“I feel one can say with some conviction that no man should willingly leave his home to fight, wound, maim or kill other men about whom he knows little and whom he certainly does not hate. When all men refuse to commit such follies the foundations of a true civilisation will have only just started to be laid.”
- Sam Sutcliffe, circa 1974 (extracted from his Memoir)
Sunday, 24 January 2016
Sam and comrades enjoy a blazing hot rail journey in open trucks with Egyptian farmers flashing them – perhaps not complimentarily – to build a new camp on the banks of the Nile… and the edge of the Sahara!
For details of how to buy Sam’s full Memoir in paperback or e-book & new excerpted Gallipoli episode mini-e-book & reader reviews see right-hand column
All proceeds to British Red Cross
A hundred years ago this week… in the UK, the big news was less the fighting than the implications of the Military Service Act, passed on January 27. It introduced conscription into the Army for men aged 18 to 41 unless married, widowered with children, already serving in the RN (remember the air force then still came under the Army), a minster of religion, a worker in a reserved occupation… or, a whole new legal concept, a genuine conscientious objector.
Elsewhere, pell-mell mutual destruction continued, though not in battles retaining grand historical resonance: the Allies repulsed restive German Western Front offensives at Nieuport (January 24), Arras (25), Neuville and Loos (27), Carnoy (28) and Dompierre (29/30) though they did make small advances at Frise and Givenchy (28); the Russians fought their way ever closer to taking Erzurum in the Causcasus (24) while losing ground to the Austrian Army in Bukovina (29; around the current Ukraine/Romania border); the Austrians also concluded their conquest of Montenegro (25) and took more Albanian territory (28) while toing and froing against the Italian Army near Gorizia (24) and on the Upper Isonzo (27; both in northern Italy).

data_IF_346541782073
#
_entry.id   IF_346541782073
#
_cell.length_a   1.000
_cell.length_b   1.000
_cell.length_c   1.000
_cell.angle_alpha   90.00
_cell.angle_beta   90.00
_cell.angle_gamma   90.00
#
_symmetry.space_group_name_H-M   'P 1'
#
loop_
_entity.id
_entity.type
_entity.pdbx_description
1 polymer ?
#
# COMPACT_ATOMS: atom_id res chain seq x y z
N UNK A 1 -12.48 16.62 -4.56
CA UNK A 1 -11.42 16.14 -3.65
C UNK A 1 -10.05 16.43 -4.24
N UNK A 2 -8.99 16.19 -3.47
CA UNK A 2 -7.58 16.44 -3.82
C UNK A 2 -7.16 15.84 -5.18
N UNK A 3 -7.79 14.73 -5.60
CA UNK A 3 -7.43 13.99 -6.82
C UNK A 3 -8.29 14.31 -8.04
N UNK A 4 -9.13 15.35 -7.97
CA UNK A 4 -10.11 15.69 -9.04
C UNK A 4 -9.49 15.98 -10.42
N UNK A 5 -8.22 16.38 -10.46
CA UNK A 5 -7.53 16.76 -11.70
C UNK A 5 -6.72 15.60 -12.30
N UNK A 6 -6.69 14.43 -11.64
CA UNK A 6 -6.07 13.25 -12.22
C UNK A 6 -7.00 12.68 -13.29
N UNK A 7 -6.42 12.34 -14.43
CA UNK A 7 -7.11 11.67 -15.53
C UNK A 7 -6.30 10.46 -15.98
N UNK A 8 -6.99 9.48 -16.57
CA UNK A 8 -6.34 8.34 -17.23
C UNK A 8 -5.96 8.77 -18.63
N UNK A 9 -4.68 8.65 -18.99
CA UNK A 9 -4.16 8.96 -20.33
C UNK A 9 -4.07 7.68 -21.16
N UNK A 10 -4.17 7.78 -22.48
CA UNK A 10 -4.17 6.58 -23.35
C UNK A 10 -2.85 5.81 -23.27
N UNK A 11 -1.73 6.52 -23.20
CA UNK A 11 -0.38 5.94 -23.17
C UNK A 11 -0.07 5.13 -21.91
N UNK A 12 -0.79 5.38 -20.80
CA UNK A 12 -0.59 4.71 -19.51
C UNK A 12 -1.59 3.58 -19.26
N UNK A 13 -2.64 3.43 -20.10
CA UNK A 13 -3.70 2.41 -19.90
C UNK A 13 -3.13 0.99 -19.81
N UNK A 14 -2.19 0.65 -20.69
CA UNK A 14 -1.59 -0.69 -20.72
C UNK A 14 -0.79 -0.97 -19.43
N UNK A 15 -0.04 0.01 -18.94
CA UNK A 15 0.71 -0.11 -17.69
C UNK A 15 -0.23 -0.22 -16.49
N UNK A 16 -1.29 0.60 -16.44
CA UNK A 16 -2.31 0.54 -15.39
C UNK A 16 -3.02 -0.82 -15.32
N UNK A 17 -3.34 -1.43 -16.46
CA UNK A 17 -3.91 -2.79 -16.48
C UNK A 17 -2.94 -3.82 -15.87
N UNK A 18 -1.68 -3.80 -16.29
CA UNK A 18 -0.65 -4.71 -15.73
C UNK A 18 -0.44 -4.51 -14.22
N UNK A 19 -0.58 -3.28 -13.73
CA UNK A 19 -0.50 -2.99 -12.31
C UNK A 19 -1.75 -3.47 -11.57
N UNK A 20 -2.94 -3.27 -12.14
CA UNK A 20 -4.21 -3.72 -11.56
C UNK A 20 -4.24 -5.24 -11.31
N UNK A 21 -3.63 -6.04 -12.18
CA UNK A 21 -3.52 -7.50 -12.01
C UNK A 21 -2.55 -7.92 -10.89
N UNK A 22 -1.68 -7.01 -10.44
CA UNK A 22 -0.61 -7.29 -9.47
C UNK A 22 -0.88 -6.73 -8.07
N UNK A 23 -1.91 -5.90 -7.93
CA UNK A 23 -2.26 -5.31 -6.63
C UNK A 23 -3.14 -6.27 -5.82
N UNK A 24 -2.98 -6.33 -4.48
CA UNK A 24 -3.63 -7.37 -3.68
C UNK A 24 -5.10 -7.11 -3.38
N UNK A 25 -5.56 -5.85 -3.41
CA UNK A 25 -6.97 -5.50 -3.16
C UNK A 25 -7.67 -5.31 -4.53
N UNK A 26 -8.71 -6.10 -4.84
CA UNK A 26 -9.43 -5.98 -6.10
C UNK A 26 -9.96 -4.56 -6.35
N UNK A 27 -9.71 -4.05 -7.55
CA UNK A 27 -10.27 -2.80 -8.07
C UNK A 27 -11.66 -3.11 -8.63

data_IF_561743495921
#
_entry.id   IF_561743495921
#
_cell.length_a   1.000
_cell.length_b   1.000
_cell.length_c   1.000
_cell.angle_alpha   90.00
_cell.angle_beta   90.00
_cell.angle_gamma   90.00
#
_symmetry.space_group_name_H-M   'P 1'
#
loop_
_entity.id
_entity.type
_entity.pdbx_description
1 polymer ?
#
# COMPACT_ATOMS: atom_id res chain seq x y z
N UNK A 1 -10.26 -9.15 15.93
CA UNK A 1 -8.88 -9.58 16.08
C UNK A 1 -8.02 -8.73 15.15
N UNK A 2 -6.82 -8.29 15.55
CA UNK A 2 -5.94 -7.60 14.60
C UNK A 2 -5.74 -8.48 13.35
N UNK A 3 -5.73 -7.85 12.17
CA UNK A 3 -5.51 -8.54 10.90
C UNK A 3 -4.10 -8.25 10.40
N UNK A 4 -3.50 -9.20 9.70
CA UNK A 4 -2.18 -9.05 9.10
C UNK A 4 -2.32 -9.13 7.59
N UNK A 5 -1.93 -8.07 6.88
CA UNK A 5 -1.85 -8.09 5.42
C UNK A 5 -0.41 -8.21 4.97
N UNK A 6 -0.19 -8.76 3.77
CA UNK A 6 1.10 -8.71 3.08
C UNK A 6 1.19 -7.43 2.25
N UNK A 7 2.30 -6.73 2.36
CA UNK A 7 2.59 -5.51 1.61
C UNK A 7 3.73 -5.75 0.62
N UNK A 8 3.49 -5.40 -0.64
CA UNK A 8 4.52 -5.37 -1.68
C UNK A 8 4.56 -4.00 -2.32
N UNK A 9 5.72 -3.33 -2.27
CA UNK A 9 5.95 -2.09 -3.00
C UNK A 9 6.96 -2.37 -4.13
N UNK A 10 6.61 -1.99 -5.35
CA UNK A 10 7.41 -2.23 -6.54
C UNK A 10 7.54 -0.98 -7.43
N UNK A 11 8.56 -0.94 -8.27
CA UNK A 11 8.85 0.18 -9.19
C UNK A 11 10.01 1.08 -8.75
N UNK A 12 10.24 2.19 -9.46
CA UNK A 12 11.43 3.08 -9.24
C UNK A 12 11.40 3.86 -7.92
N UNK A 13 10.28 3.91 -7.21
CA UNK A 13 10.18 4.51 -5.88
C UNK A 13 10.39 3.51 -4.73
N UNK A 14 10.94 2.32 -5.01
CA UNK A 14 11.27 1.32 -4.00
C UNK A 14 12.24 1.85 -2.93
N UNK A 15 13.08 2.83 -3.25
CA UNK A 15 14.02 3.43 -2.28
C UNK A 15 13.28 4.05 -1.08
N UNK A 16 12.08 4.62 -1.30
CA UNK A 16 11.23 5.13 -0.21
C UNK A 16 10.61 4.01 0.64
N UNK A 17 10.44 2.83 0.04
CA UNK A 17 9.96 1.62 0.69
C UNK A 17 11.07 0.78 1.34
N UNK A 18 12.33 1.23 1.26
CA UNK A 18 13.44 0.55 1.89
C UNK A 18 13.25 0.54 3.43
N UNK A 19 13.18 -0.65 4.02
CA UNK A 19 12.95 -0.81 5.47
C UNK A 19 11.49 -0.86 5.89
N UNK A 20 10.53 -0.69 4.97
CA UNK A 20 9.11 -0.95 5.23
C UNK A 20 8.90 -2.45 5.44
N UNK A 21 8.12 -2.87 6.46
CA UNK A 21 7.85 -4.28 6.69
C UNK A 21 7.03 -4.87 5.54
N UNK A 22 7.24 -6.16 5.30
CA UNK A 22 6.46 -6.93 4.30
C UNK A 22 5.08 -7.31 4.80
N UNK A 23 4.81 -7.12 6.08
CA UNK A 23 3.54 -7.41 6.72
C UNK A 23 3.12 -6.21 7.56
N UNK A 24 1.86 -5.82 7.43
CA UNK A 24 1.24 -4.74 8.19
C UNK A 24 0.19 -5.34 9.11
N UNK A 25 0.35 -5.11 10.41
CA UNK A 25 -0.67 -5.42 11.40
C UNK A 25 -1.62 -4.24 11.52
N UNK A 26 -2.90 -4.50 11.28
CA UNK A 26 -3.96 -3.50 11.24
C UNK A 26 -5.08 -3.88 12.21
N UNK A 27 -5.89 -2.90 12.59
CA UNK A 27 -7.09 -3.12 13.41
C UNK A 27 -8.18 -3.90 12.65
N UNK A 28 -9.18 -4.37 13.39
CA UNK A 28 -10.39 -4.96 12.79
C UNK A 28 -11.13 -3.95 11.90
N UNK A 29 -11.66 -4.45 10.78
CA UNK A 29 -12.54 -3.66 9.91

Further south, the Allies occupied Kara Burun, Salonika (28), against protests from the Greek Government, still apparently striving for some kind of neutrality. Down in Mesopotamia the Ottoman siege of the British/Indian garrison at Kut proceeded, as did the rather small scale, though months-long Battle For Lake Tanganyika, where British and German motor boats and gunboats slugged it out (through to February or July according to diverse accounts).
Meanwhile, the 200-odd 2/1st City Of London Battalion Royal Fusiliers comrades who remained after three months fighting at Suvla Bay, Gallipoli, and a further couple of weeks at V Beach began to enjoy R&R of a sort in Egypt. Among them, my father, Lance Corporal Signaller Sam Sutcliffe from Edmonton, north London (still under-age at 17), like many others, tried to get over “the habit off the habit of being constantly alert, ready to run, fall or take a dive” and move back into something like the tourist attitude he’d developed when exploring the environs of Cairo a few months earlier – before he’d ever been shot at, shelled or had bombs and darts lobbed at him from those new-fangled aeroplanes…
Last week, briefly encamped outside Alexandria, Sam and a friend – both in many ways still innocents abroad despite their terrible experience of battle – explored the city and ended up both embarrassed and horrified as they realised an apparently friendly encounter with some Russian children in their early teens was actually about a boy pimping his two sisters.